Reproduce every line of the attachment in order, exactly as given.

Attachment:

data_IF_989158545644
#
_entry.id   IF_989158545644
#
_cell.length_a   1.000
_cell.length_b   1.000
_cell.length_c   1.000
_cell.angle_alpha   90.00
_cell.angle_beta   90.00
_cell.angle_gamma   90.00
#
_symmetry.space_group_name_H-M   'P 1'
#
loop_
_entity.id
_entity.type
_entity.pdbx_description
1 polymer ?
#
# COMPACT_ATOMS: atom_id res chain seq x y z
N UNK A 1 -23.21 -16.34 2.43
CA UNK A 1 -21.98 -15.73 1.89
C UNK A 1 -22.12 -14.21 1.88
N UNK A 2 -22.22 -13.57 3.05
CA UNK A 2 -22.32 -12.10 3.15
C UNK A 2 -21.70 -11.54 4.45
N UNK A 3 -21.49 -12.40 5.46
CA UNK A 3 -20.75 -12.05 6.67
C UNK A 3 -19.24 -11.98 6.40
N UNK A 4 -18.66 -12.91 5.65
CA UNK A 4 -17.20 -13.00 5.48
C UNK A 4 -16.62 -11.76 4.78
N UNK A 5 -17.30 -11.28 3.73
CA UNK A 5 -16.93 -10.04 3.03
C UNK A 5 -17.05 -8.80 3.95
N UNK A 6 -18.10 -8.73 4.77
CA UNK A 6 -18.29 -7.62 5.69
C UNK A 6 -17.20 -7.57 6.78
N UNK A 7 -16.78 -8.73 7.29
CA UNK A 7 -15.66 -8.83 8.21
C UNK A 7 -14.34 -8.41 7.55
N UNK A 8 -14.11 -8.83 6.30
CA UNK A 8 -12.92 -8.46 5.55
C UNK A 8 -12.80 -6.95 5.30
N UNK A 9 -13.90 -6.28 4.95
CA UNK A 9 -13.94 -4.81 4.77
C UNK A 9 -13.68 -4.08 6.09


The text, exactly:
data_IF_989158545644
#
_entry.id   IF_989158545644
#
_cell.length_a   1.000
_cell.length_b   1.000
_cell.length_c   1.000
_cell.angle_alpha   90.00
_cell.angle_beta   90.00
_cell.angle_gamma   90.00
#
_symmetry.space_group_name_H-M   'P 1'
#
loop_
_entity.id
_entity.type
_entity.pdbx_description
1 polymer ?
#
# COMPACT_ATOMS: atom_id res chain seq x y z
N UNK A 1 -23.21 -16.34 2.43
CA UNK A 1 -21.98 -15.73 1.89
C UNK A 1 -22.12 -14.21 1.88
N UNK A 2 -22.22 -13.57 3.05
CA UNK A 2 -22.32 -12.10 3.15
C UNK A 2 -21.70 -11.54 4.45
N UNK A 3 -21.49 -12.40 5.46
CA UNK A 3 -20.75 -12.05 6.67
C UNK A 3 -19.24 -11.98 6.40
N UNK A 4 -18.66 -12.91 5.65
CA UNK A 4 -17.20 -13.00 5.48
C UNK A 4 -16.62 -11.76 4.78
N UNK A 5 -17.30 -11.28 3.73
CA UNK A 5 -16.93 -10.04 3.03
C UNK A 5 -17.05 -8.80 3.95
N UNK A 6 -18.10 -8.73 4.77
CA UNK A 6 -18.29 -7.62 5.69
C UNK A 6 -17.20 -7.57 6.78
N UNK A 7 -16.78 -8.73 7.29
CA UNK A 7 -15.66 -8.83 8.21
C UNK A 7 -14.34 -8.41 7.55
N UNK A 8 -14.11 -8.83 6.30
CA UNK A 8 -12.92 -8.46 5.55
C UNK A 8 -12.80 -6.95 5.30
N UNK A 9 -13.90 -6.28 4.95
CA UNK A 9 -13.94 -4.81 4.77
C UNK A 9 -13.68 -4.08 6.09